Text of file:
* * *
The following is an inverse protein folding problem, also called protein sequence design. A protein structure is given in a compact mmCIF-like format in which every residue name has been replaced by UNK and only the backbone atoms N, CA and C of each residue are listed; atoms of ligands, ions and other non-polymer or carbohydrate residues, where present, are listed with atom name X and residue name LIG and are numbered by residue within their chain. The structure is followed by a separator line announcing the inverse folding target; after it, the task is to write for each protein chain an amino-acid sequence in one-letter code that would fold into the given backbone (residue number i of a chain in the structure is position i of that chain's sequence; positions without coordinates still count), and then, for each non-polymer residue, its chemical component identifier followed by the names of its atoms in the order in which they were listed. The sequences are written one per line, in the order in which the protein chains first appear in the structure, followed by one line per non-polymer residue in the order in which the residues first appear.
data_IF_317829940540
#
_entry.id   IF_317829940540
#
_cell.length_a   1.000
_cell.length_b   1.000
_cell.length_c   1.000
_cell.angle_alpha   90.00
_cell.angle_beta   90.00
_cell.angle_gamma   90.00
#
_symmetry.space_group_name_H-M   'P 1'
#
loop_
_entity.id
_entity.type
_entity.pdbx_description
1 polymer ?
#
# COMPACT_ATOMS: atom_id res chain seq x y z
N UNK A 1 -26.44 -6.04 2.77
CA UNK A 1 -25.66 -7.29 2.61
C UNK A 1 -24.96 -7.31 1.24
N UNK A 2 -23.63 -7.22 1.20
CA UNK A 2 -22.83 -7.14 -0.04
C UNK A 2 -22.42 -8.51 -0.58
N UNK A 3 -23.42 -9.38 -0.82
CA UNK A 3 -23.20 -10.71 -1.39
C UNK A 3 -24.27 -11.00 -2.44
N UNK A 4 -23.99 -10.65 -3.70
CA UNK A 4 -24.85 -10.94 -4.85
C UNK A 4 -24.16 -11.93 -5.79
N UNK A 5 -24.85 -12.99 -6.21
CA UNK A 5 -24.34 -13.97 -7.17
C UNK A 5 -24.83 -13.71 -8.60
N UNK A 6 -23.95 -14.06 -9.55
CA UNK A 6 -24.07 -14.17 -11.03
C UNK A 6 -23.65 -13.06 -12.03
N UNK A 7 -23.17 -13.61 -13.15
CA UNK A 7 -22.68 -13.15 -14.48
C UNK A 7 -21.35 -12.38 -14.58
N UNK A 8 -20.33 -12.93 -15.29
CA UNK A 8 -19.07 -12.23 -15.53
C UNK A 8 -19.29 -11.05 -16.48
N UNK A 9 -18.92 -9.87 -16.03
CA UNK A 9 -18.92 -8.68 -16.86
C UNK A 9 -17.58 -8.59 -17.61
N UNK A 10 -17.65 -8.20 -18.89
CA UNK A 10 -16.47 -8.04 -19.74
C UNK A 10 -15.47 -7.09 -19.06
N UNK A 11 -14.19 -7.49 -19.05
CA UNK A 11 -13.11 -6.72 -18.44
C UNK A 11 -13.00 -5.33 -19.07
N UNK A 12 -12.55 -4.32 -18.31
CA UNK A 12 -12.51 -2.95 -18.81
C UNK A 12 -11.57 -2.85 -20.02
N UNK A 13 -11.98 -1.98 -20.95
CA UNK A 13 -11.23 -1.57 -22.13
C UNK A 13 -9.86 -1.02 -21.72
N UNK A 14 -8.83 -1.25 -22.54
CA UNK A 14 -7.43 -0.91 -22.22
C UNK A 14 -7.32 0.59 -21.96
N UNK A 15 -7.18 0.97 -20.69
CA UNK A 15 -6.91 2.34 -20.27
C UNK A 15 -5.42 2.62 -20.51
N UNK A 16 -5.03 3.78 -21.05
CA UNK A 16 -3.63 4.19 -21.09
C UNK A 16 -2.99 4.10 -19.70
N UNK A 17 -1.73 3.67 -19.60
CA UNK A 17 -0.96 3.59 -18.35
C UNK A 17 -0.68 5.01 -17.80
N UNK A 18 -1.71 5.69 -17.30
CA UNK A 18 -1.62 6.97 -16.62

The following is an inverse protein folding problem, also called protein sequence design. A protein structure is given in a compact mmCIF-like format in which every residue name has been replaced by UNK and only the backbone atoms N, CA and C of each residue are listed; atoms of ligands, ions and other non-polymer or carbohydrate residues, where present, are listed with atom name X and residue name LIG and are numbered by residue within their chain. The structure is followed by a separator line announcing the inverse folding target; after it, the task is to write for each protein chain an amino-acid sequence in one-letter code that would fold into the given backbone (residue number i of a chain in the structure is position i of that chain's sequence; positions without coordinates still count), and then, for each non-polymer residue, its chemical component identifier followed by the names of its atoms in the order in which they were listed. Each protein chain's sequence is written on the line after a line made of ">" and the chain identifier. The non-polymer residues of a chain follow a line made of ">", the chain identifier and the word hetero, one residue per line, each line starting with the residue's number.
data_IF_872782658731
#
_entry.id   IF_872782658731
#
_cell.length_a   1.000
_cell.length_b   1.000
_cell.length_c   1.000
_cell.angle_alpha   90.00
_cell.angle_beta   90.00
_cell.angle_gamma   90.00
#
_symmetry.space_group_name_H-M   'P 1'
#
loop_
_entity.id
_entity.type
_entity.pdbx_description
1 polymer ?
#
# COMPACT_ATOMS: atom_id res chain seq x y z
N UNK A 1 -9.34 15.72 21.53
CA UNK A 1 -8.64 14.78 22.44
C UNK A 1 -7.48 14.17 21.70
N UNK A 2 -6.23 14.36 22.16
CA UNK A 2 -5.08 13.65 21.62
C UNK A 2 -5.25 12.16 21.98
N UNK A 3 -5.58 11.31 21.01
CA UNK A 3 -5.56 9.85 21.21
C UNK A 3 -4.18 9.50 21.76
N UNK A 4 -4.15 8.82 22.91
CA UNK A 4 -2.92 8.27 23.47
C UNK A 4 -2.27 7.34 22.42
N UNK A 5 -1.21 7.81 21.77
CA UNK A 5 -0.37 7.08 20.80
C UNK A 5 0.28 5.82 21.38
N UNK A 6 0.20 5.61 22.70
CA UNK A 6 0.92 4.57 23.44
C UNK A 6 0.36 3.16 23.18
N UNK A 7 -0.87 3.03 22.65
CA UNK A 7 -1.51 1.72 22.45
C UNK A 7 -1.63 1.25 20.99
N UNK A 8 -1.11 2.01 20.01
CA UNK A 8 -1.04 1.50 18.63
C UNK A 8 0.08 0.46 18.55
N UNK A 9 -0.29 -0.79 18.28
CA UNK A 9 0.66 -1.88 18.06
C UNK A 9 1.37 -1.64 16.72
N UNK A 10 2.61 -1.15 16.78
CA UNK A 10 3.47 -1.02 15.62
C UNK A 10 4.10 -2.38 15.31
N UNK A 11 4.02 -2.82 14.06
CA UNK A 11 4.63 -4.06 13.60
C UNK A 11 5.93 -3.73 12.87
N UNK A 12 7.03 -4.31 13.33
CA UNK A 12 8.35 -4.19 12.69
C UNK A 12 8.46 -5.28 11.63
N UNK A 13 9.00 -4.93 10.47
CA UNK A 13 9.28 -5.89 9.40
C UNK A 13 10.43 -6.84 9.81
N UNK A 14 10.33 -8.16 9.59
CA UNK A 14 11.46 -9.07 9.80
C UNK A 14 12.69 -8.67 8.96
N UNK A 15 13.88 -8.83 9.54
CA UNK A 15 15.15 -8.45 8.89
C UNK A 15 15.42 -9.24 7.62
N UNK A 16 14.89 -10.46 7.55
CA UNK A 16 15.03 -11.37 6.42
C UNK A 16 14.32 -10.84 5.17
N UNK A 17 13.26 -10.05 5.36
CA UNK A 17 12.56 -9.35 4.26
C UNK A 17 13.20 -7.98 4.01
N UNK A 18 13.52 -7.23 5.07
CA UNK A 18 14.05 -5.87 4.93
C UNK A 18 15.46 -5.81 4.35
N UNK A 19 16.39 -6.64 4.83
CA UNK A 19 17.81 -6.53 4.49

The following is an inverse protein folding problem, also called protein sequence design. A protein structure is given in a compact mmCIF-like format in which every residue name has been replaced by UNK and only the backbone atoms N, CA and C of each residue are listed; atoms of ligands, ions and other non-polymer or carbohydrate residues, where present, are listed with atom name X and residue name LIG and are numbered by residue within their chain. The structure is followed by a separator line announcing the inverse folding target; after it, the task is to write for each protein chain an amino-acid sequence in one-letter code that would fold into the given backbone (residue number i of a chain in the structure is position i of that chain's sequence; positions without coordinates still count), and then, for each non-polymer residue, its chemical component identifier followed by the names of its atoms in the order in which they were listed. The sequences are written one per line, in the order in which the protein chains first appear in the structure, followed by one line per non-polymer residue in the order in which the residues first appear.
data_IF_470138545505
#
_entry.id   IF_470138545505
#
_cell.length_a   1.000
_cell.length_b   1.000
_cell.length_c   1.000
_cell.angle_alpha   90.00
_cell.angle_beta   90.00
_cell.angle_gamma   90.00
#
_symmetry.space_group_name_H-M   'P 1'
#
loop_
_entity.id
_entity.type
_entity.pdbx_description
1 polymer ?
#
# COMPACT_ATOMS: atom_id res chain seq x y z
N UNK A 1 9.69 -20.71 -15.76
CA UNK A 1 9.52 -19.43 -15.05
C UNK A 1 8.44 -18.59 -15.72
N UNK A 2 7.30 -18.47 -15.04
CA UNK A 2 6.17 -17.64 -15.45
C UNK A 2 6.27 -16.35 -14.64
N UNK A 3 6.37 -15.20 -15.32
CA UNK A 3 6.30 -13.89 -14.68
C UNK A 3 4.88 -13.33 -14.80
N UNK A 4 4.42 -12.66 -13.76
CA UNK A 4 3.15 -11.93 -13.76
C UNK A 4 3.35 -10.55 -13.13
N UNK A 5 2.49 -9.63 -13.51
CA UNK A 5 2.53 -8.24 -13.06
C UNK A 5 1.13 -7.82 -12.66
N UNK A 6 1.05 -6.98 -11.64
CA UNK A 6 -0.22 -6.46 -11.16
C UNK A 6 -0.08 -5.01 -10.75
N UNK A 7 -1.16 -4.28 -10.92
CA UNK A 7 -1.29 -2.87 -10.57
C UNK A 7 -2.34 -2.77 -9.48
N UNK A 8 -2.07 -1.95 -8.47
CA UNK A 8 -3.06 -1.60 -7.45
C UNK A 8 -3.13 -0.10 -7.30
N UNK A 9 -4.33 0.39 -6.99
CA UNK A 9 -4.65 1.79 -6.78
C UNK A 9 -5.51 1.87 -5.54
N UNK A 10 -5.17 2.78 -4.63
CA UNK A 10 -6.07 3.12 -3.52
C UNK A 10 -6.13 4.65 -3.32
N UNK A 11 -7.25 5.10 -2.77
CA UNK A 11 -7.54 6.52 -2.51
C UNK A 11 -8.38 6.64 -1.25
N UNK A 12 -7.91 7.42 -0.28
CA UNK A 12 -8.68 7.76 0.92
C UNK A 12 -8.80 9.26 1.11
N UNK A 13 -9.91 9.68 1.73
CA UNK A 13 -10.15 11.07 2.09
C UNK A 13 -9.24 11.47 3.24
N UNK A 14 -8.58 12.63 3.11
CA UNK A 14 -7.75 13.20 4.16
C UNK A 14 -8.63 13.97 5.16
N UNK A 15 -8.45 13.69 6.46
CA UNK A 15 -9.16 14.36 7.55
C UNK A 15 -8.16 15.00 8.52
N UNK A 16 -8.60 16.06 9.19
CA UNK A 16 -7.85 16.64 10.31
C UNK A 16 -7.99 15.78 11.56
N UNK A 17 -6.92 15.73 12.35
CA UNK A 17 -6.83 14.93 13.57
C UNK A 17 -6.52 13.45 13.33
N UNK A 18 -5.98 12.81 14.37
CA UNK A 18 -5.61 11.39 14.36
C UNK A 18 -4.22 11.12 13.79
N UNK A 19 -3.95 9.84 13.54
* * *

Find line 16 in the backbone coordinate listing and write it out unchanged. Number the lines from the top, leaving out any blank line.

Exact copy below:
_entity.id